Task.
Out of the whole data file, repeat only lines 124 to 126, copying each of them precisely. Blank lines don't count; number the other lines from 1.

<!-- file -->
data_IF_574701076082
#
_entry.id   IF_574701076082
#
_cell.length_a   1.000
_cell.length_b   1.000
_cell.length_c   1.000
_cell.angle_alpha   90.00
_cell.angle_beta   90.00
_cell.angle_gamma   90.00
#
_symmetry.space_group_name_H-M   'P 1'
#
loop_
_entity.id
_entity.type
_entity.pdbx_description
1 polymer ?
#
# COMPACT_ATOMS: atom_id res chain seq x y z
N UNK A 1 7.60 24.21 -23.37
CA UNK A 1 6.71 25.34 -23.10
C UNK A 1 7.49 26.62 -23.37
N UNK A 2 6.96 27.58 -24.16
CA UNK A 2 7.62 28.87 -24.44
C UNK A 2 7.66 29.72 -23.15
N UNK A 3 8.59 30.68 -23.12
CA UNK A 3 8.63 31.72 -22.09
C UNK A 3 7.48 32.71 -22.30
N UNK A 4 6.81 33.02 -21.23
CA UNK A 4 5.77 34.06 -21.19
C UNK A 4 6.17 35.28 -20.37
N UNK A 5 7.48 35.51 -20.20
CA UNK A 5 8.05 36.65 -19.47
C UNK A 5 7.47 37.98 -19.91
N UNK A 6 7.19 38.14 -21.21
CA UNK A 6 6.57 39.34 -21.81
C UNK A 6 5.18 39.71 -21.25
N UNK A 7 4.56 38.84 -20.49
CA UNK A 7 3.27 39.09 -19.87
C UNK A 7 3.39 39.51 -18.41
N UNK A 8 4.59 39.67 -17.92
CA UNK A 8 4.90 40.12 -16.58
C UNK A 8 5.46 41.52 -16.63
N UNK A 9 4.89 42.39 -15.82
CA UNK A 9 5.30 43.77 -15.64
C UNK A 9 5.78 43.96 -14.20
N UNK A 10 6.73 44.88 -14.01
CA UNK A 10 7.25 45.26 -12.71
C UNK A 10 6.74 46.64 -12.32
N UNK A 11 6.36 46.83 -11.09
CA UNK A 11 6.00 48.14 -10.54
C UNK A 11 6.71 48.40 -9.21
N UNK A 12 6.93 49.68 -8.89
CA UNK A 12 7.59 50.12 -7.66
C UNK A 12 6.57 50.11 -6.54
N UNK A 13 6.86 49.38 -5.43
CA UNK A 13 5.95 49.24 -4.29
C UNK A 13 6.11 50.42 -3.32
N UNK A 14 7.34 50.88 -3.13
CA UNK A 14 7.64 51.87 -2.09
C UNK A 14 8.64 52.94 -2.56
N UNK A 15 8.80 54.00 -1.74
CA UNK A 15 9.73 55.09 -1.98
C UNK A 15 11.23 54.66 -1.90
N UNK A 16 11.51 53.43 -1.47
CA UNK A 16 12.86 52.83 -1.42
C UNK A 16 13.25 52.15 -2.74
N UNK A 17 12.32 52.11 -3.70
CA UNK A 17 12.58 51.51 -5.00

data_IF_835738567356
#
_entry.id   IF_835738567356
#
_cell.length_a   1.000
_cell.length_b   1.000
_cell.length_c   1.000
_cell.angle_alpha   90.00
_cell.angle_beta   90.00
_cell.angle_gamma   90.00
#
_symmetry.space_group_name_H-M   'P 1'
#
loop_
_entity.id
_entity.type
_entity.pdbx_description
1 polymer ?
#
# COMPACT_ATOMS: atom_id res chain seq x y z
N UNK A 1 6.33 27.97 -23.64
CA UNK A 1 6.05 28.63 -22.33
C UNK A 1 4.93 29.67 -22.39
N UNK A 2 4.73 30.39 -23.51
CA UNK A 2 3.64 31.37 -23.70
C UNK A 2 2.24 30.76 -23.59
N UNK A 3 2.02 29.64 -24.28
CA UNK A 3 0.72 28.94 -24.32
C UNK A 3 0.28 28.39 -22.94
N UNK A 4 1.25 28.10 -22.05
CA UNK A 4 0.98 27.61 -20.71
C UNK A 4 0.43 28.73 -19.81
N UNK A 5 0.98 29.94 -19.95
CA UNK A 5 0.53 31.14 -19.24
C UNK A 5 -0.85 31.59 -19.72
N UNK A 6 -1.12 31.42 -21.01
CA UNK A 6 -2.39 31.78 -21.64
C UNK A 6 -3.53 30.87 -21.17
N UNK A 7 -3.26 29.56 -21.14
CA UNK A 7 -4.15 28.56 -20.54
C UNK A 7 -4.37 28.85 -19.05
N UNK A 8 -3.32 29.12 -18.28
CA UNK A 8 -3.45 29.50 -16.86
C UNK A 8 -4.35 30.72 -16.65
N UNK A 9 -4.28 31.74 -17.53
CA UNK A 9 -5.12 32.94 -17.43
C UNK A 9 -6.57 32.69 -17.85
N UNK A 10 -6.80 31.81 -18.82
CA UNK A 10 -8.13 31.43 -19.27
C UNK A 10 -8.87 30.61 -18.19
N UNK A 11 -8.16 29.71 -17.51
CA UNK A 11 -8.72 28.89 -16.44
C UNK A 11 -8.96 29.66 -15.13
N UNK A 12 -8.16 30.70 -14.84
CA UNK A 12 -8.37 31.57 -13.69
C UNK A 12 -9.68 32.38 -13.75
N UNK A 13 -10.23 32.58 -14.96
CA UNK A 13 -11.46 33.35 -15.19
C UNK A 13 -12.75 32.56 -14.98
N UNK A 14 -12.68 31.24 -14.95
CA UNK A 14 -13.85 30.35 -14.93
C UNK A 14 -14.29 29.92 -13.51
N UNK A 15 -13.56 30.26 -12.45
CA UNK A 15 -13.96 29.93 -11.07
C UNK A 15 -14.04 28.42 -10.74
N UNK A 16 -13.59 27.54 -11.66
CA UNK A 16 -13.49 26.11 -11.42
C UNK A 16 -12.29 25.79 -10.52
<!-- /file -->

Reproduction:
N UNK A 12 -8.16 30.70 -14.84
CA UNK A 12 -8.37 31.57 -13.69
C UNK A 12 -9.68 32.38 -13.75